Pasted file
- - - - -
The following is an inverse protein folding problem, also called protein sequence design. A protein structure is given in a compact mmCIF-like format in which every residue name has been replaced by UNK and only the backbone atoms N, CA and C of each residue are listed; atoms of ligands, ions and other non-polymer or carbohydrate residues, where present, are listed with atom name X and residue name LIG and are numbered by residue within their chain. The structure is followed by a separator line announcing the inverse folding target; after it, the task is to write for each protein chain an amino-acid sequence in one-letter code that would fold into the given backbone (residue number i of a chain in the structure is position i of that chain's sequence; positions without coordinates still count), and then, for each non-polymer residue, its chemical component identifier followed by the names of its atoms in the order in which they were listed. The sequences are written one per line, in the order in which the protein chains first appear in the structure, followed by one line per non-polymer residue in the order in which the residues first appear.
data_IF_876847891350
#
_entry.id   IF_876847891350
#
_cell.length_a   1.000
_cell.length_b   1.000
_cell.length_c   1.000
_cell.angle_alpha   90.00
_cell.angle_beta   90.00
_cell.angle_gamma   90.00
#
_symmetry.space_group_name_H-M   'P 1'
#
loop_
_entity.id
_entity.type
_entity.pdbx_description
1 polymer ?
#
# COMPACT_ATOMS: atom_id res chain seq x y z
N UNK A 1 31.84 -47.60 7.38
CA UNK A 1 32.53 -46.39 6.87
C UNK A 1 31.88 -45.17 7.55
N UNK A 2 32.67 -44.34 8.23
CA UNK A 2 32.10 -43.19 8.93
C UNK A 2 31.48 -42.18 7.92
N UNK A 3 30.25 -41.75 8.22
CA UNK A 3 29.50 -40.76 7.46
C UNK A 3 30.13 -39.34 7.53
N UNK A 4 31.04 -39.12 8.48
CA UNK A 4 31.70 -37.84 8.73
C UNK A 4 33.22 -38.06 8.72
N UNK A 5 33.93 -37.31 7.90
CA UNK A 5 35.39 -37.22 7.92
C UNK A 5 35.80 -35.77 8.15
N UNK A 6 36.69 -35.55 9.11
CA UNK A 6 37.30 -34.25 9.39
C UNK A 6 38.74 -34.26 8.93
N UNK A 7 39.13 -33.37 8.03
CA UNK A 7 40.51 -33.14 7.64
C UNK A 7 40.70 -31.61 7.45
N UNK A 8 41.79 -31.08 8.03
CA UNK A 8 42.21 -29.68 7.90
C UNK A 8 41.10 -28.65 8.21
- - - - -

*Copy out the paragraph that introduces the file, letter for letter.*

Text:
The following is an inverse protein folding problem, also called protein sequence design. A protein structure is given in a compact mmCIF-like format in which every residue name has been replaced by UNK and only the backbone atoms N, CA and C of each residue are listed; atoms of ligands, ions and other non-polymer or carbohydrate residues, where present, are listed with atom name X and residue name LIG and are numbered by residue within their chain. The structure is followed by a separator line announcing the inverse folding target; after it, the task is to write for each protein chain an amino-acid sequence in one-letter code that would fold into the given backbone (residue number i of a chain in the structure is position i of that chain's sequence; positions without coordinates still count), and then, for each non-polymer residue, its chemical component identifier followed by the names of its atoms in the order in which they were listed. The sequences are written one per line, in the order in which the protein chains first appear in the structure, followed by one line per non-polymer residue in the order in which the residues first appear.